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Appleton a new face in House race
Although fall elections are six months away, the pairings are already falling into place as Kitsap Countys incumbent legislators have all announced plans to seek re-election and each has drawn one major-party opponent.
The fight cards were completed early this week when former Poulsbo city council member Sherry Appleton announced that she would take on Rep. Bevery Woods, (R-Poulsbo) for one of the two seats in the state House of Representatives from the 23rd Legislative District, which includes all of Bainbridge Island and north Kitsap County.
My basic concern was the lack of response from the legislature to the serious issues weve got, said Appleton. I thought the time was right.
Appleton was a Poulsbo council member from 1985 to 1993. She ran for mayor of Poulsbo last year, but failed by five votes to survive the primary election.
She has been working as a contract lobbyist for a number of clients, including the Washington Association of Criminal Defense Lawyers, the League of Women Voters of Washington, the American Association of University Women and the Amalgamated Transit Union.
Woods, who announced her candidacy for re-election last month, was originally appointed to the Legislature in 1999 to succeed Karen Schmidt, the Bainbridge Island Republican who resigned to head the states Freight Mobility Strategic Investment Board. In 2000, Woods narrowly defeated David Harrison of Bainbridge Island to hold the seat.
While Harrison said after that election that he might make another race, he said this week that his present job as senior policy analyst to U.S. Sen. Maria Cantwell changed his mind.
There is an opportunity to have a real impact here, particularly in the economic development area, Harrison said.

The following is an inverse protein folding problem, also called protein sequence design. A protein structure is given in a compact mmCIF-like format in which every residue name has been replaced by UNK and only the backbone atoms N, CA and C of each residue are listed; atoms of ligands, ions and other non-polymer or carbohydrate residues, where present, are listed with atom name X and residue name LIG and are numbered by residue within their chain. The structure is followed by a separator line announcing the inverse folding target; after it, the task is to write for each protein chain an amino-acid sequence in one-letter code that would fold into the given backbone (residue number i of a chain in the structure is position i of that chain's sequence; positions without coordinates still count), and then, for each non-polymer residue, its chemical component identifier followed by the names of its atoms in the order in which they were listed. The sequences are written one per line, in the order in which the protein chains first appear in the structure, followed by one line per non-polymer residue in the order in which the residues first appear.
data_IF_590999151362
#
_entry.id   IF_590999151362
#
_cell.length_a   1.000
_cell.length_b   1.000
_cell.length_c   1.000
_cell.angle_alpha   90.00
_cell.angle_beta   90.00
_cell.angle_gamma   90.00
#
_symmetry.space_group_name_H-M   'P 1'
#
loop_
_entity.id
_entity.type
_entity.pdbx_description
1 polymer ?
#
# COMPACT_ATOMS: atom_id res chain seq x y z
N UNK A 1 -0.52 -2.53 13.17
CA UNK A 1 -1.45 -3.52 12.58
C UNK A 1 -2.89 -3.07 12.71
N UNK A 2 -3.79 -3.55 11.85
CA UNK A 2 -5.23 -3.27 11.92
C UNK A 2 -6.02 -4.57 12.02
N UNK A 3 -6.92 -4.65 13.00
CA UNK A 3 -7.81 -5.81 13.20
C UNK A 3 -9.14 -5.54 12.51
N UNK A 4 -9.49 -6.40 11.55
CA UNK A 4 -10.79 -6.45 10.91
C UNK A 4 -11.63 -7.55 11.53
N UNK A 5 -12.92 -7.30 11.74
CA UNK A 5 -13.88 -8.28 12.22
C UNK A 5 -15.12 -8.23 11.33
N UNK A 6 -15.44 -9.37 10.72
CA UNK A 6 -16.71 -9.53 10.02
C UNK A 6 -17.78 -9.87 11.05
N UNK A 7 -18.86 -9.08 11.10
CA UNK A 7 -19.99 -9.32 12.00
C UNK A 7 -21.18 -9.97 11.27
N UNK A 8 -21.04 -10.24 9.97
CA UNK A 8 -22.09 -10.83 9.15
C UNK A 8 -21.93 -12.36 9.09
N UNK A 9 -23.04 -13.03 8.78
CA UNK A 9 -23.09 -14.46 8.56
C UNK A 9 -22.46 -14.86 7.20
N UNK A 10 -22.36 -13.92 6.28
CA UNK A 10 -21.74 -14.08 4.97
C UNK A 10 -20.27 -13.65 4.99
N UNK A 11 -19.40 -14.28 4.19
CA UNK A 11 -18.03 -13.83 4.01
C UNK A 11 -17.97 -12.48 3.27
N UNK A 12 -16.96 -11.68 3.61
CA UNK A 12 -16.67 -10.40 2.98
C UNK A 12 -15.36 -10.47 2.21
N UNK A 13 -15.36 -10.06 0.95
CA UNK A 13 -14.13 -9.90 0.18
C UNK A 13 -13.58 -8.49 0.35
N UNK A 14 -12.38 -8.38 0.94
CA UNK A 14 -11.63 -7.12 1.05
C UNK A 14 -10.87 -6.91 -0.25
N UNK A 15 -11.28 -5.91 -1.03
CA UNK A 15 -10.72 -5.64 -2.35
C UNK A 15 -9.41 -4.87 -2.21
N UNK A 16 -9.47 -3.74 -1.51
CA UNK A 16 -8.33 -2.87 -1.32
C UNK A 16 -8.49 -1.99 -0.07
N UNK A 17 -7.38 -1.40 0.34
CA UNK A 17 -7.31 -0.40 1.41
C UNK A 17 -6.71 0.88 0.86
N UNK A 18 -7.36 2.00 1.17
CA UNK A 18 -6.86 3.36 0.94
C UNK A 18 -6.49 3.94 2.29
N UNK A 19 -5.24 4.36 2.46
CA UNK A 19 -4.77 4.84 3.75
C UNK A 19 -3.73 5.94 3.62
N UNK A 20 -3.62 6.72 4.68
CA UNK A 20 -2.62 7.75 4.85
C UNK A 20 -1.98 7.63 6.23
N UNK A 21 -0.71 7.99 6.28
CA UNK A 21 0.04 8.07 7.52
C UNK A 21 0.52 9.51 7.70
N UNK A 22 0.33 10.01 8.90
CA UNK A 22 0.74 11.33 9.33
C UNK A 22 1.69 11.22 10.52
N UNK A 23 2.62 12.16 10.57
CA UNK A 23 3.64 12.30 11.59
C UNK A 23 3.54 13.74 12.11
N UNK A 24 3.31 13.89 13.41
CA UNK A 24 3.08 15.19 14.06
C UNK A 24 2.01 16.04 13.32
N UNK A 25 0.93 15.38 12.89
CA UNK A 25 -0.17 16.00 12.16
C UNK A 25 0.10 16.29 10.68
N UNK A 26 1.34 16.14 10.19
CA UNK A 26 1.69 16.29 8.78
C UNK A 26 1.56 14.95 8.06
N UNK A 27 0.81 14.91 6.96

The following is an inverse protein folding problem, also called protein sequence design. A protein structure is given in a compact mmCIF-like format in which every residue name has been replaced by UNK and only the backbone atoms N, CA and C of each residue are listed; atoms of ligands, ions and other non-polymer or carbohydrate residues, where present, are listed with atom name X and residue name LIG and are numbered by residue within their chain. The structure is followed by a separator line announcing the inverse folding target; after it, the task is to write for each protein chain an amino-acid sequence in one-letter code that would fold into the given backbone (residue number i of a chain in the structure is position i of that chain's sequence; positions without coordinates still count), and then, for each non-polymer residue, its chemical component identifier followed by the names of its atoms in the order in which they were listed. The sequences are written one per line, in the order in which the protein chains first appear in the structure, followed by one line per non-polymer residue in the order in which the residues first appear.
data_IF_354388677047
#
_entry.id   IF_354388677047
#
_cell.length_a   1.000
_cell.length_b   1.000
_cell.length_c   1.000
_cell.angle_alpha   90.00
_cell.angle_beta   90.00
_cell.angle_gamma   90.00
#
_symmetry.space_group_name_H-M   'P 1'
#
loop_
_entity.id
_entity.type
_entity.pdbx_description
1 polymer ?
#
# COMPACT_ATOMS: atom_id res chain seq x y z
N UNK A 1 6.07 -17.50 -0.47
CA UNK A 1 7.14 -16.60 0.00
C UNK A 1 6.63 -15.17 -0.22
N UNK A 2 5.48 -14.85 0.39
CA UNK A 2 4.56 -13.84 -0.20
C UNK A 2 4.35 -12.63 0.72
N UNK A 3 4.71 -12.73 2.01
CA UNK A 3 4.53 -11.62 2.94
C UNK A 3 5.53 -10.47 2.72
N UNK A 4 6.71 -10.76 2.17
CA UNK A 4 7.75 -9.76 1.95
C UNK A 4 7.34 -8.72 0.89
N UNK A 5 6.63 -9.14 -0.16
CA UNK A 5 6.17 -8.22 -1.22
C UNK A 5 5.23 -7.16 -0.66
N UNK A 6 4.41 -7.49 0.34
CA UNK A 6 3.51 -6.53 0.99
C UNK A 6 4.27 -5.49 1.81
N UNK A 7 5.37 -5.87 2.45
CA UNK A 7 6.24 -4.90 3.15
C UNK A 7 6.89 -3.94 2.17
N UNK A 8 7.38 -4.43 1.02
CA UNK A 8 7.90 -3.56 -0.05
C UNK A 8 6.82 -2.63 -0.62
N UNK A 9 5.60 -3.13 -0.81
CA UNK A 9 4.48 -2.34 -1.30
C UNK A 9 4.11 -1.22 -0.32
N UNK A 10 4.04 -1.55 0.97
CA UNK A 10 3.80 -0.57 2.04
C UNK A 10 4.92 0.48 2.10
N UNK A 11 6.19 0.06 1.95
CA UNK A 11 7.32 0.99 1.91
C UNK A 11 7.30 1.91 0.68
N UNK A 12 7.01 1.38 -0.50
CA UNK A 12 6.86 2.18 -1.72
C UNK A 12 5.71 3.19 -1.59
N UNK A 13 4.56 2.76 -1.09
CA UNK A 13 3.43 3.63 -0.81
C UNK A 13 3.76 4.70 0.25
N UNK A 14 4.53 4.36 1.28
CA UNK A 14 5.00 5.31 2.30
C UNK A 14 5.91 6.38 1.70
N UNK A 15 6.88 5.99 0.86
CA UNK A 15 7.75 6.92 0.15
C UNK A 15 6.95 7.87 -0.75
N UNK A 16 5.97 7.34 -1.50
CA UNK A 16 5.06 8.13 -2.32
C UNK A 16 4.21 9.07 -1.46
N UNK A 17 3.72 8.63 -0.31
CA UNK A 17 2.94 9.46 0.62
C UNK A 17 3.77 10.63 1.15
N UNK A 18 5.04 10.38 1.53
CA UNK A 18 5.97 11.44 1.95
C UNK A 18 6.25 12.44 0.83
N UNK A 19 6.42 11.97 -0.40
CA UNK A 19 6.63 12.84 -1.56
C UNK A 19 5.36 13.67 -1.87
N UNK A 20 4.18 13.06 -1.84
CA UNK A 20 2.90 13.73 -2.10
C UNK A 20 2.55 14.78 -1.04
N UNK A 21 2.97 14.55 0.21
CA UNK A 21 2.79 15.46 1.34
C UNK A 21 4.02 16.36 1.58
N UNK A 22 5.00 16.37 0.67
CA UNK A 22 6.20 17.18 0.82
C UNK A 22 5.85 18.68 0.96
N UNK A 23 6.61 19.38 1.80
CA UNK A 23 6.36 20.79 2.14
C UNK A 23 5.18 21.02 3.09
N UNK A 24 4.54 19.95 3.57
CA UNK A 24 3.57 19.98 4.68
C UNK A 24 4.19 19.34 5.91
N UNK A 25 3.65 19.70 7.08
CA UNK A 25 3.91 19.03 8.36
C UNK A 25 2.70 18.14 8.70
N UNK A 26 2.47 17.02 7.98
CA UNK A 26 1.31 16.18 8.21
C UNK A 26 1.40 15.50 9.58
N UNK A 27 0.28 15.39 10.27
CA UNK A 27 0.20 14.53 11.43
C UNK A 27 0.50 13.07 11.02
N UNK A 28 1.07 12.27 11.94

Rep. Phil Rockefeller (D-Bainbridge Island) formally confirmed his expected intention to seek a third term in the state House. He is being challenged by Bremerton businessman Don Large.
Calling transportation the major issue, Rockefeller said he thinks the campaign will be closely linked to public debates over the $8.5 billion transportation-improvement package that will also be on the November ballot.
I will be campaigning for that as a private citizen, he said. I hope voters will ask the candidates where they stand on that measure, and if they dont support it what their solutions are, he said.
Large is skeptical of that measure, saying that money presently dedicated to transportation must be spent more efficiently. Rockefeller rejects that argument.
People who say we can solve all our problems with efficiencies are blowing smoke, Rockefeller said. We have taken a number of steps intended to ensure we get the best possible value for our dollars, but we cant save enough that way.
If we really want to improve our transportation system, we have to pay for it.
On the federal level, former state representative Joe Marine of Mukilteo will tackle well-financed incumbent Jay Inslee (D-Bainbridge Island), in Washingtons 1st Congressional District.
Its time for a change, said Marine, a 39-year-old insurance agent. The number one issue will be the economy. The rest of the country is picking up, but were still lagging behind in Washington.
Marine is critical of a recent Inslee vote against one bill in Congress, which the challenger says would have expanded presidential authority in the area of international trade.
With two out of five jobs in Washington depending on trade, we need to do everything we can to encourage that, Marine said.
Marine was a Mukilteo city council member in 2000 when he was appointed to the state House of Representatives to fill an unexpired term.
But it was his defeat last November that gave the Democrats a razor-thin 50-48 majority in the states lower chamber.
It will be Inslees third race in the 1st District, which includes portions of Snohomish and northern and eastern King counties, Bainbridge Island and North Kitsap County.
Inslee narrowly defeated two-term incumbent Rick White in 1996, then decisively beat state senate majority leader Dan MacDonald in 2001.
Inslee had previously represented the 4th District in Central Washington for one term.
Marine said there were no other Republican contenders vying for the opportunity to face Inslee, nor does he expect another one to emerge.
Its really too late to get started now, he said.
He acknowledges that he faces a formidable challenge.
According to reports on file with the Federal Elections Commission, the Marine campaign had raised $19,000 through March 31, and had less than $15,000 on hand on that date.
By contrast, Inslee had raised over $600,000, and had a war chest of more than $500,000 available on March 31.
Do I wish that I had more money and he had less? Of course, said Marine. But at the end of the day its not about how much money you raise, but how many votes you get.
Well just have to find another way to get our message across.